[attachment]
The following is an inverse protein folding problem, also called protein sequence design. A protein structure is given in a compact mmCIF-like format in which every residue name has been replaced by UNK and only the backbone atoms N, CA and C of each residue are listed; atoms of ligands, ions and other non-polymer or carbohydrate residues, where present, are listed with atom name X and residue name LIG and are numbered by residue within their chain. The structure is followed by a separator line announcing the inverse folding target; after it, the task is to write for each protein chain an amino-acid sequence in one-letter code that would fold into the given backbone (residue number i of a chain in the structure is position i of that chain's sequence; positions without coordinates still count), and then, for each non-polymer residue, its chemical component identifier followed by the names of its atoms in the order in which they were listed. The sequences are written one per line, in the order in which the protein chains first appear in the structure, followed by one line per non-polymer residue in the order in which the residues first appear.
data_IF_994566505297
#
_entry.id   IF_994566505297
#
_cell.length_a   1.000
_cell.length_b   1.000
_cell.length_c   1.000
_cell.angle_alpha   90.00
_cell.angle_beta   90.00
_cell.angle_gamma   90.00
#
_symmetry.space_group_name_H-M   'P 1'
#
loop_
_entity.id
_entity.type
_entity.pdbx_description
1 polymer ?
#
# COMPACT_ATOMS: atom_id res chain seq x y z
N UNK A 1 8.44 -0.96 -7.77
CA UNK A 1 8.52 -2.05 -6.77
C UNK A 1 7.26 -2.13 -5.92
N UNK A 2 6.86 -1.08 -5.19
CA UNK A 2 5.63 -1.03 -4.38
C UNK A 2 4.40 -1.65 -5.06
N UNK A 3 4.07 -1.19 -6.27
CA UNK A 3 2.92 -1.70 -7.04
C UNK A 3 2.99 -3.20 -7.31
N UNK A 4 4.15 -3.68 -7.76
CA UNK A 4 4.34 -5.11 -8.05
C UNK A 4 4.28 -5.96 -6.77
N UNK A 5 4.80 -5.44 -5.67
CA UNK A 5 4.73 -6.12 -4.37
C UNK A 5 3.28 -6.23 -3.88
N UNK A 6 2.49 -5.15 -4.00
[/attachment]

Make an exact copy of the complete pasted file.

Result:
The following is an inverse protein folding problem, also called protein sequence design. A protein structure is given in a compact mmCIF-like format in which every residue name has been replaced by UNK and only the backbone atoms N, CA and C of each residue are listed; atoms of ligands, ions and other non-polymer or carbohydrate residues, where present, are listed with atom name X and residue name LIG and are numbered by residue within their chain. The structure is followed by a separator line announcing the inverse folding target; after it, the task is to write for each protein chain an amino-acid sequence in one-letter code that would fold into the given backbone (residue number i of a chain in the structure is position i of that chain's sequence; positions without coordinates still count), and then, for each non-polymer residue, its chemical component identifier followed by the names of its atoms in the order in which they were listed. The sequences are written one per line, in the order in which the protein chains first appear in the structure, followed by one line per non-polymer residue in the order in which the residues first appear.
data_IF_994566505297
#
_entry.id   IF_994566505297
#
_cell.length_a   1.000
_cell.length_b   1.000
_cell.length_c   1.000
_cell.angle_alpha   90.00
_cell.angle_beta   90.00
_cell.angle_gamma   90.00
#
_symmetry.space_group_name_H-M   'P 1'
#
loop_
_entity.id
_entity.type
_entity.pdbx_description
1 polymer ?
#
# COMPACT_ATOMS: atom_id res chain seq x y z
N UNK A 1 8.44 -0.96 -7.77
CA UNK A 1 8.52 -2.05 -6.77
C UNK A 1 7.26 -2.13 -5.92
N UNK A 2 6.86 -1.08 -5.19
CA UNK A 2 5.63 -1.03 -4.38
C UNK A 2 4.40 -1.65 -5.06
N UNK A 3 4.07 -1.19 -6.27
CA UNK A 3 2.92 -1.70 -7.04
C UNK A 3 2.99 -3.20 -7.31
N UNK A 4 4.15 -3.68 -7.76
CA UNK A 4 4.34 -5.11 -8.05
C UNK A 4 4.28 -5.96 -6.77
N UNK A 5 4.80 -5.44 -5.67
CA UNK A 5 4.73 -6.12 -4.37
C UNK A 5 3.28 -6.23 -3.88
N UNK A 6 2.49 -5.15 -4.00